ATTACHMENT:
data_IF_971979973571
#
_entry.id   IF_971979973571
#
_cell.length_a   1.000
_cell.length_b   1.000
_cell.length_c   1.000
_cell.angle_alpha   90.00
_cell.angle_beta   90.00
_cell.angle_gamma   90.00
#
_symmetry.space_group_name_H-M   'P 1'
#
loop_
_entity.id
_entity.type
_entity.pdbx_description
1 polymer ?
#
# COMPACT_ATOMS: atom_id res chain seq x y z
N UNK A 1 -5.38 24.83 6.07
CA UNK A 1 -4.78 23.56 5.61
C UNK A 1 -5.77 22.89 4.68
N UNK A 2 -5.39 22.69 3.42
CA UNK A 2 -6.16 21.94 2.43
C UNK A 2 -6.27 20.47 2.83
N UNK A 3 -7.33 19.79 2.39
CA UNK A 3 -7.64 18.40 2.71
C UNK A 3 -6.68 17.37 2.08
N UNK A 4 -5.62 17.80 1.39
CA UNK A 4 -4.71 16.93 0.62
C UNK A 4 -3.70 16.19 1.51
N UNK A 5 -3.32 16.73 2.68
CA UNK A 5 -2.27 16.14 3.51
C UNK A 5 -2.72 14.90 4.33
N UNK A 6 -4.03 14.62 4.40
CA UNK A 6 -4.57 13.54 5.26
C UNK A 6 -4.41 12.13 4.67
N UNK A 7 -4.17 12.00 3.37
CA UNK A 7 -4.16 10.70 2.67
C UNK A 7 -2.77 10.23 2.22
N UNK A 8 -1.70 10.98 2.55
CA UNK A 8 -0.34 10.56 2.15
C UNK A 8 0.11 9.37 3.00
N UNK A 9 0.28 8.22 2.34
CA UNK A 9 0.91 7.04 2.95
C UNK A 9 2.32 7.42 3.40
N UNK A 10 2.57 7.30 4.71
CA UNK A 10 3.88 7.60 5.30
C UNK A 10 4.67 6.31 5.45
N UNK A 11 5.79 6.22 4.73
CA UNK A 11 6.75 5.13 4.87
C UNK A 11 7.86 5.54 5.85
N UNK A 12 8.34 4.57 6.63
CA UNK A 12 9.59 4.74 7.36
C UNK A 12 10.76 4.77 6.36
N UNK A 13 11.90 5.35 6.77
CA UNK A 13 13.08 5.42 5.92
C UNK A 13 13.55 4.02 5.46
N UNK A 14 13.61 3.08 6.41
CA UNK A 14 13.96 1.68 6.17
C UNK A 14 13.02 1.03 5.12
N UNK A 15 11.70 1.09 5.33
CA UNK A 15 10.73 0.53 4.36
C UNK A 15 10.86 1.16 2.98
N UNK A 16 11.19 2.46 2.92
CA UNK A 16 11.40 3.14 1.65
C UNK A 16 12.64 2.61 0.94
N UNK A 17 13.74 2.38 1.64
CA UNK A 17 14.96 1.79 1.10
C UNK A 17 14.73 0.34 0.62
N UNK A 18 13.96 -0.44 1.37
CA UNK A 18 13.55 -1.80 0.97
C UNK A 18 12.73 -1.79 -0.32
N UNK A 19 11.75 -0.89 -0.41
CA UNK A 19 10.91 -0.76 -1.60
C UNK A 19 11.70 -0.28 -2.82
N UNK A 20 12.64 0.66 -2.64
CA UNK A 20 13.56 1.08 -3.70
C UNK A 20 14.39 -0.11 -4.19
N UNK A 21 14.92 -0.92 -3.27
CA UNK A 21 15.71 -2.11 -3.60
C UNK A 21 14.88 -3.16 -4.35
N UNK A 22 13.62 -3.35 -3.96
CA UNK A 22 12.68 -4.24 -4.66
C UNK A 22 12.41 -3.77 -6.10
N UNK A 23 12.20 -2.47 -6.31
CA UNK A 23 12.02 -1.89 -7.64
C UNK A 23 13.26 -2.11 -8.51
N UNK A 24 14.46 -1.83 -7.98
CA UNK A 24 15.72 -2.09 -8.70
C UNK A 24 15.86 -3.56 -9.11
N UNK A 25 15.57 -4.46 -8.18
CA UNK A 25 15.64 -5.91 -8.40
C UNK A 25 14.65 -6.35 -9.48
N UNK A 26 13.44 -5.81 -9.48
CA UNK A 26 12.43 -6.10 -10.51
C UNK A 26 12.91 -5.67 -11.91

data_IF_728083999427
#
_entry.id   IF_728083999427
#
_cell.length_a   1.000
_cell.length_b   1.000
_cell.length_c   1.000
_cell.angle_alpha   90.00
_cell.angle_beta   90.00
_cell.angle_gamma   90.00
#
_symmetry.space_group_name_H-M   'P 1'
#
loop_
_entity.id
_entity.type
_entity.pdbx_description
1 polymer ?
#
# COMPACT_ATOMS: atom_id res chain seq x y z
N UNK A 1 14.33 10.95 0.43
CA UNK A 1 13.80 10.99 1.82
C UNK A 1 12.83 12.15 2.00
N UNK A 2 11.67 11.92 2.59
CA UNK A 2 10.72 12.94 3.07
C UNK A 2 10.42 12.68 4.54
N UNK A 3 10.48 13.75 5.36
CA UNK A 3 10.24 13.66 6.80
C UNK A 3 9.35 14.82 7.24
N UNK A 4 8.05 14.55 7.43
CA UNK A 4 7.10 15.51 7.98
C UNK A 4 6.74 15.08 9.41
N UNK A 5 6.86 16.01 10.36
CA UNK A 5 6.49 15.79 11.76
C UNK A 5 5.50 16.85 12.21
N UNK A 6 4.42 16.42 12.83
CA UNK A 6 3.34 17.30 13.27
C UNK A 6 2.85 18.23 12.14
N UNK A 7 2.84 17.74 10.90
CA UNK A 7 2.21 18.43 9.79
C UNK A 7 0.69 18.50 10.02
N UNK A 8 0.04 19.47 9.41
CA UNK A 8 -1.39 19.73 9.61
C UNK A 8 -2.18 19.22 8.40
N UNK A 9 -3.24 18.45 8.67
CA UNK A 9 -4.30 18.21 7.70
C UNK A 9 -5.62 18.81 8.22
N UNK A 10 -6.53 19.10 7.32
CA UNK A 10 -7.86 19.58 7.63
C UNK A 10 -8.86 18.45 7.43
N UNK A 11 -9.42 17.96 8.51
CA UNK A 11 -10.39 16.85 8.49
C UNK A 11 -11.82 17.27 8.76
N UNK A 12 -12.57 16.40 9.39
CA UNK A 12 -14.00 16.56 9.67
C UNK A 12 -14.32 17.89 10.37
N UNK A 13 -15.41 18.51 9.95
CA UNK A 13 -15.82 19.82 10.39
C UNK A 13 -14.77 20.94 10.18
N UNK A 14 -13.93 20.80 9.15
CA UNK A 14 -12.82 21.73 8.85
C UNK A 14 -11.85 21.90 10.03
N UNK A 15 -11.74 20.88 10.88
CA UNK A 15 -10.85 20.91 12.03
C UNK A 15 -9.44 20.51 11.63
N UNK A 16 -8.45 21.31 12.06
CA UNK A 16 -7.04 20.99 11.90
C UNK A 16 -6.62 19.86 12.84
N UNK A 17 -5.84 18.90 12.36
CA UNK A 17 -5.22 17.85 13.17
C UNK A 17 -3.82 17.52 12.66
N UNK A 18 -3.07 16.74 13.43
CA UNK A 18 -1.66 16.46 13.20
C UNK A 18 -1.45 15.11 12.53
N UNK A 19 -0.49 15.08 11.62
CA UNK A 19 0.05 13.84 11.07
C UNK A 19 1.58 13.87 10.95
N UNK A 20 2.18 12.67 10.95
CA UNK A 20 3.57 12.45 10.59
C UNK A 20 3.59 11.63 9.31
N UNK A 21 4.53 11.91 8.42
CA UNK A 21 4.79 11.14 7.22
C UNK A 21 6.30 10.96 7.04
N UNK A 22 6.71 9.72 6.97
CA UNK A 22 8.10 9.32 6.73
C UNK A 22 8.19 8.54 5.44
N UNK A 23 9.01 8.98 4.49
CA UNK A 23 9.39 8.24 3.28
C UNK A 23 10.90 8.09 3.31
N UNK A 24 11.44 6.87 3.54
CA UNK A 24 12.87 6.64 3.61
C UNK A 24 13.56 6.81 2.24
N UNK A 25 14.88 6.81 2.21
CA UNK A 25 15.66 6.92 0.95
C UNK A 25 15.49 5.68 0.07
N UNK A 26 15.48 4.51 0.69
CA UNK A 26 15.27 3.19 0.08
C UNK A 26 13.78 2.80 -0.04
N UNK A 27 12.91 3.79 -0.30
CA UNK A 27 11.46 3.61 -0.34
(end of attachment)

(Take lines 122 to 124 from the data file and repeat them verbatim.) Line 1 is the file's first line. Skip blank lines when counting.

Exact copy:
N UNK A 2 11.67 11.92 2.59
CA UNK A 2 10.72 12.94 3.07
C UNK A 2 10.42 12.68 4.54